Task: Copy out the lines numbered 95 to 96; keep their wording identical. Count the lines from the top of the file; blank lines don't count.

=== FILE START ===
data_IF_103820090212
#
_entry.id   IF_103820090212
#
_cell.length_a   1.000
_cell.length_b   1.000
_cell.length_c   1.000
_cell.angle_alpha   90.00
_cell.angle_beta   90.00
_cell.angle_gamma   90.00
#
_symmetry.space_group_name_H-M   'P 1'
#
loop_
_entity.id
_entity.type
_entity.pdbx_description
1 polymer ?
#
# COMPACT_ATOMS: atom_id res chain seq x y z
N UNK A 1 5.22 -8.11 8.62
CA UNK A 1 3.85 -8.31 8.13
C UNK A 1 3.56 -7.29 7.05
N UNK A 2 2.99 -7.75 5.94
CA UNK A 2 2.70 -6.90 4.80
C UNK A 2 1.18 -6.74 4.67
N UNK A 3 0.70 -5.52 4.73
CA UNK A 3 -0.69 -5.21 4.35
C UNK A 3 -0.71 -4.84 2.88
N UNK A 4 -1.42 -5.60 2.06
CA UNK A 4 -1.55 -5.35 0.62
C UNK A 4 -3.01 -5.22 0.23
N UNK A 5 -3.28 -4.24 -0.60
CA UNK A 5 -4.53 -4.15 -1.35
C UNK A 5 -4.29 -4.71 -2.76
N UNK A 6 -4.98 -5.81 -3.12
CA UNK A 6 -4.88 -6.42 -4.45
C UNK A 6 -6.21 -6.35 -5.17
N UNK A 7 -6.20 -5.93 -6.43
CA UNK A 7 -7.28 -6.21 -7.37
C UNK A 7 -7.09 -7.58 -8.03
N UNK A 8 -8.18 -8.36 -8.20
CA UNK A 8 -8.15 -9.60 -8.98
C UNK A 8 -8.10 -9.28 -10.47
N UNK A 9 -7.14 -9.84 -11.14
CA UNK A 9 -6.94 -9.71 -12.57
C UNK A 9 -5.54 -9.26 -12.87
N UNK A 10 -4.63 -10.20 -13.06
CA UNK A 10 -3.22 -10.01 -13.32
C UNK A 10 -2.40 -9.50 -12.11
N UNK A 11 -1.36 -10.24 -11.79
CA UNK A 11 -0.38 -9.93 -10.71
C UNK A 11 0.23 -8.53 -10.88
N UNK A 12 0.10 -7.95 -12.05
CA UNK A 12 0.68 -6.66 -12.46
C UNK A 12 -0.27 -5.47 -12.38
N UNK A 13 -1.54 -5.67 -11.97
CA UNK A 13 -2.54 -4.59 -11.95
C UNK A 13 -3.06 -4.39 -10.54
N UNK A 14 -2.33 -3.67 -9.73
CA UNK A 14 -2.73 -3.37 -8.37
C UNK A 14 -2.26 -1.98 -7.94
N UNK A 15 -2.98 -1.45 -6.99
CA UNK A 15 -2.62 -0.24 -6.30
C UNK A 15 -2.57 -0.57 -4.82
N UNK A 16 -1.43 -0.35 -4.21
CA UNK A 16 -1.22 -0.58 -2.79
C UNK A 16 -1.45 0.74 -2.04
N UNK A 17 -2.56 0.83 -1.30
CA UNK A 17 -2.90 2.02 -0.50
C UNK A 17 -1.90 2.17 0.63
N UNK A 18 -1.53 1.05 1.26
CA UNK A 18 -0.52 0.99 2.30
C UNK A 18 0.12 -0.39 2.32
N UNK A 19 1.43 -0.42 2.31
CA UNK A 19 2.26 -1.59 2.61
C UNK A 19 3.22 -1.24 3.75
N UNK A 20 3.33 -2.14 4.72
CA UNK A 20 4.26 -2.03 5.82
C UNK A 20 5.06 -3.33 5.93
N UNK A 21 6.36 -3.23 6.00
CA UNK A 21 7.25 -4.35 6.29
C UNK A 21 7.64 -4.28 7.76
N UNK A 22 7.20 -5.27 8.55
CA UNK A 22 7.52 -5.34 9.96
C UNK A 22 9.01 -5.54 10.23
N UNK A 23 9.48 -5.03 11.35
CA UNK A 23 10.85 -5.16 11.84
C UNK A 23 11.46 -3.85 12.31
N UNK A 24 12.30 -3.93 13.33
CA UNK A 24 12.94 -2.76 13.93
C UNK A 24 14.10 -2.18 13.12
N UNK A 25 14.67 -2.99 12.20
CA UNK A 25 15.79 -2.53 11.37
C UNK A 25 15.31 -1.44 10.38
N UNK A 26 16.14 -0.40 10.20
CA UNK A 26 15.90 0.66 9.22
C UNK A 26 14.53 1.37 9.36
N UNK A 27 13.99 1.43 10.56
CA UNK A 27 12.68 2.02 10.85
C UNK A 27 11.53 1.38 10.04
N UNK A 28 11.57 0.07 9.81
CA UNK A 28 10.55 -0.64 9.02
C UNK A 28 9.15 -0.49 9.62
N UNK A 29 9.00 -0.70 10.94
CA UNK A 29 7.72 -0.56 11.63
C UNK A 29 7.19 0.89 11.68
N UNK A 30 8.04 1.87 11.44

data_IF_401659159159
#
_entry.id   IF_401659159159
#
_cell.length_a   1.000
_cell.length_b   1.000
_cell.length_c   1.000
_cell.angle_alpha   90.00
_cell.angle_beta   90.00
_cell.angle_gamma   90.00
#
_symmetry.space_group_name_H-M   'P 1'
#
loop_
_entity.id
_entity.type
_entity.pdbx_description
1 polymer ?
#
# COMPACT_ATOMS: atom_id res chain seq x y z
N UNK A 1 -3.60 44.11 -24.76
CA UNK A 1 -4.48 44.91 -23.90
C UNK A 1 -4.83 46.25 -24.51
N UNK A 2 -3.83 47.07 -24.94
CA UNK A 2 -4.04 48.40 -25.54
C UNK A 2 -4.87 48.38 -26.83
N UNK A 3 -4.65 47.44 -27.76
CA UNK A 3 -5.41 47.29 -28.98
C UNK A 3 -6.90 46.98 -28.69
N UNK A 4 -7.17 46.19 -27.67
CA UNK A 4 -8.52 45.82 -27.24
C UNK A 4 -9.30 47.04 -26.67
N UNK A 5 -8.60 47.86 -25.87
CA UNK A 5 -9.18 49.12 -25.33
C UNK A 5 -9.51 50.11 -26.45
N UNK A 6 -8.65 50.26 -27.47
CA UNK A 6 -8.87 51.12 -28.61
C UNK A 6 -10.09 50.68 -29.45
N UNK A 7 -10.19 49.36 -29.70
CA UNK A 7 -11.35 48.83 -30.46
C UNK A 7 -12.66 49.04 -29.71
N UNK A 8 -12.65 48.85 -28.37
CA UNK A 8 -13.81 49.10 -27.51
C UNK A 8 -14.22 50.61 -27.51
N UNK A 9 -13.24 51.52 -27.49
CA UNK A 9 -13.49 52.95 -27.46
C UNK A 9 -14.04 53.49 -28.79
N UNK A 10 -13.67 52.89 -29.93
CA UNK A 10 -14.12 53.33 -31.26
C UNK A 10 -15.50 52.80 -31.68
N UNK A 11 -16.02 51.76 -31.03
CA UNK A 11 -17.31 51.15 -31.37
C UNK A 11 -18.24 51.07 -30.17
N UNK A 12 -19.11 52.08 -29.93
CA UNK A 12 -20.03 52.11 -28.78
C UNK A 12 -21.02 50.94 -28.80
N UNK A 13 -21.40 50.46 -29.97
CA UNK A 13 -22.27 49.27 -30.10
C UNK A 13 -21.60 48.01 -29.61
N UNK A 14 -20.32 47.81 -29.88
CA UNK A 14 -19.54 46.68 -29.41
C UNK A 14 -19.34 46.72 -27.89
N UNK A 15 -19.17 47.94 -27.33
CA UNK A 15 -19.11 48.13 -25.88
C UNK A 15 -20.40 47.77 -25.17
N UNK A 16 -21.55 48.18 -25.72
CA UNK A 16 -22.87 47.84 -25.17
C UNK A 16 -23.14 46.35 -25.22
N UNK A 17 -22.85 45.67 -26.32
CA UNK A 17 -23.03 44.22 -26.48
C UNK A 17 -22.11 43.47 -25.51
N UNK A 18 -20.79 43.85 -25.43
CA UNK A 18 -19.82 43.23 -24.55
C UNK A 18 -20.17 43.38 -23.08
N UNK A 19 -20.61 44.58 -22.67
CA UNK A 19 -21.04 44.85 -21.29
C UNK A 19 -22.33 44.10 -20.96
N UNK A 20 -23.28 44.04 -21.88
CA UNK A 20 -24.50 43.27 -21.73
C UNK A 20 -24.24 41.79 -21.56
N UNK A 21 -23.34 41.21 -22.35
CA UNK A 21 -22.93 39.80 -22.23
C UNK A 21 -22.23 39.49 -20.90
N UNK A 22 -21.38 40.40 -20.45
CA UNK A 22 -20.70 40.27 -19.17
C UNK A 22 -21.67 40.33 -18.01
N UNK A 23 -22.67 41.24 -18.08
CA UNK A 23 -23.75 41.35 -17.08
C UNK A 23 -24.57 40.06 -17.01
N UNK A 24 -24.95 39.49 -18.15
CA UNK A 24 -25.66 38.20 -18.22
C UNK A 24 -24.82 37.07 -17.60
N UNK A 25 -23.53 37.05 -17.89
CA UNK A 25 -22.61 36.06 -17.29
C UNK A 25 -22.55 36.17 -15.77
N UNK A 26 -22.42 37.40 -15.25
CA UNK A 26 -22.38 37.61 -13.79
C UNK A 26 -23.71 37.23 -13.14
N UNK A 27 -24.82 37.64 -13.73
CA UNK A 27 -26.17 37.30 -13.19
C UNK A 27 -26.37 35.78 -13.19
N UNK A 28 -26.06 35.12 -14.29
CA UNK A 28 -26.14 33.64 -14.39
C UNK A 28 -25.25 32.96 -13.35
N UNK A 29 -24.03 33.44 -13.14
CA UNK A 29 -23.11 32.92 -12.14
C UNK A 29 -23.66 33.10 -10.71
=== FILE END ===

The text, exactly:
C UNK A 25 15.31 -1.44 10.38
N UNK A 26 16.14 -0.40 10.20